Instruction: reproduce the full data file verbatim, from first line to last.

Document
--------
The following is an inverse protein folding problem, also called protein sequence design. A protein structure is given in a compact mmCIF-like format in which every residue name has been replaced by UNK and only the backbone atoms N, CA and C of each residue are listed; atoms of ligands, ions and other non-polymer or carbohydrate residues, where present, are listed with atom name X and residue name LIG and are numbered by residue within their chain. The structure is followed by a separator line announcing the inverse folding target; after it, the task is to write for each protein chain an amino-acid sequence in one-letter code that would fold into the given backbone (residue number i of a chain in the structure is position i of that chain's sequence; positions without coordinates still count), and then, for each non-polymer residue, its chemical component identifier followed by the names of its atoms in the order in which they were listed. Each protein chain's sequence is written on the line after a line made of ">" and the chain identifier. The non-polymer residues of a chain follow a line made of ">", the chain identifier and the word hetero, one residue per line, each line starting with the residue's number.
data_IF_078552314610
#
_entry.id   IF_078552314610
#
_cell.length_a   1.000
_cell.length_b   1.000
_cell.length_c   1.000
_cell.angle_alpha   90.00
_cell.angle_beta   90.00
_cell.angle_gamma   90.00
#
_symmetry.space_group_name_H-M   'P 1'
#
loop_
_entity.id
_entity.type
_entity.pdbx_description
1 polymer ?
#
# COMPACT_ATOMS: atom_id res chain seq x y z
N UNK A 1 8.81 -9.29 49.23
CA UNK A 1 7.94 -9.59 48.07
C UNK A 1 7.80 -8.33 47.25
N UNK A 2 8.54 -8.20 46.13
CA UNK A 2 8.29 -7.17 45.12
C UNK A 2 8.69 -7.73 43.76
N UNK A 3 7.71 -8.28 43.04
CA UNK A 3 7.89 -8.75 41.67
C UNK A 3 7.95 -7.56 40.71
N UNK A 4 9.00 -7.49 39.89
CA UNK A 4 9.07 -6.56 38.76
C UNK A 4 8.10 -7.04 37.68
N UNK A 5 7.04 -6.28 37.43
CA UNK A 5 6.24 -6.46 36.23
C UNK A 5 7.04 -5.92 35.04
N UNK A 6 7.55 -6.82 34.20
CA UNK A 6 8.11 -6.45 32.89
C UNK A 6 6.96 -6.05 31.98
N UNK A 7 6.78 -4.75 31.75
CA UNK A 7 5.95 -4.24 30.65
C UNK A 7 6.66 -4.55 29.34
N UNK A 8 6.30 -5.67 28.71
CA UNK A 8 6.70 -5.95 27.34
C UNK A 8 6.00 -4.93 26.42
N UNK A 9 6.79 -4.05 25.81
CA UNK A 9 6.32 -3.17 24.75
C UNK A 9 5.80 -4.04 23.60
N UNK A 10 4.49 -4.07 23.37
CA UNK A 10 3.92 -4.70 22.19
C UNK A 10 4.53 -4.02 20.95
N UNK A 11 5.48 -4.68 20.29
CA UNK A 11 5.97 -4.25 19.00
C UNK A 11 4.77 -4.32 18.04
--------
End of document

The following is an inverse protein folding problem, also called protein sequence design. A protein structure is given in a compact mmCIF-like format in which every residue name has been replaced by UNK and only the backbone atoms N, CA and C of each residue are listed; atoms of ligands, ions and other non-polymer or carbohydrate residues, where present, are listed with atom name X and residue name LIG and are numbered by residue within their chain. The structure is followed by a separator line announcing the inverse folding target; after it, the task is to write for each protein chain an amino-acid sequence in one-letter code that would fold into the given backbone (residue number i of a chain in the structure is position i of that chain's sequence; positions without coordinates still count), and then, for each non-polymer residue, its chemical component identifier followed by the names of its atoms in the order in which they were listed. Each protein chain's sequence is written on the line after a line made of ">" and the chain identifier. The non-polymer residues of a chain follow a line made of ">", the chain identifier and the word hetero, one residue per line, each line starting with the residue's number.
data_IF_078552314610
#
_entry.id   IF_078552314610
#
_cell.length_a   1.000
_cell.length_b   1.000
_cell.length_c   1.000
_cell.angle_alpha   90.00
_cell.angle_beta   90.00
_cell.angle_gamma   90.00
#
_symmetry.space_group_name_H-M   'P 1'
#
loop_
_entity.id
_entity.type
_entity.pdbx_description
1 polymer ?
#
# COMPACT_ATOMS: atom_id res chain seq x y z
N UNK A 1 8.81 -9.29 49.23
CA UNK A 1 7.94 -9.59 48.07
C UNK A 1 7.80 -8.33 47.25
N UNK A 2 8.54 -8.20 46.13
CA UNK A 2 8.29 -7.17 45.12
C UNK A 2 8.69 -7.73 43.76
N UNK A 3 7.71 -8.28 43.04
CA UNK A 3 7.89 -8.75 41.67
C UNK A 3 7.95 -7.56 40.71
N UNK A 4 9.00 -7.49 39.89
CA UNK A 4 9.07 -6.56 38.76
C UNK A 4 8.10 -7.04 37.68
N UNK A 5 7.04 -6.28 37.43
CA UNK A 5 6.24 -6.46 36.23
C UNK A 5 7.04 -5.92 35.04
N UNK A 6 7.55 -6.82 34.20
CA UNK A 6 8.11 -6.45 32.89
C UNK A 6 6.96 -6.05 31.98
N UNK A 7 6.78 -4.75 31.75
CA UNK A 7 5.95 -4.24 30.65
C UNK A 7 6.66 -4.55 29.34
N UNK A 8 6.30 -5.67 28.71
CA UNK A 8 6.70 -5.95 27.34
C UNK A 8 6.00 -4.93 26.42
N UNK A 9 6.79 -4.05 25.81
CA UNK A 9 6.32 -3.17 24.75
C UNK A 9 5.80 -4.04 23.60
N UNK A 10 4.49 -4.07 23.37
CA UNK A 10 3.92 -4.70 22.19
C UNK A 10 4.53 -4.02 20.95
N UNK A 11 5.48 -4.68 20.29
CA UNK A 11 5.97 -4.25 19.00
C UNK A 11 4.77 -4.32 18.04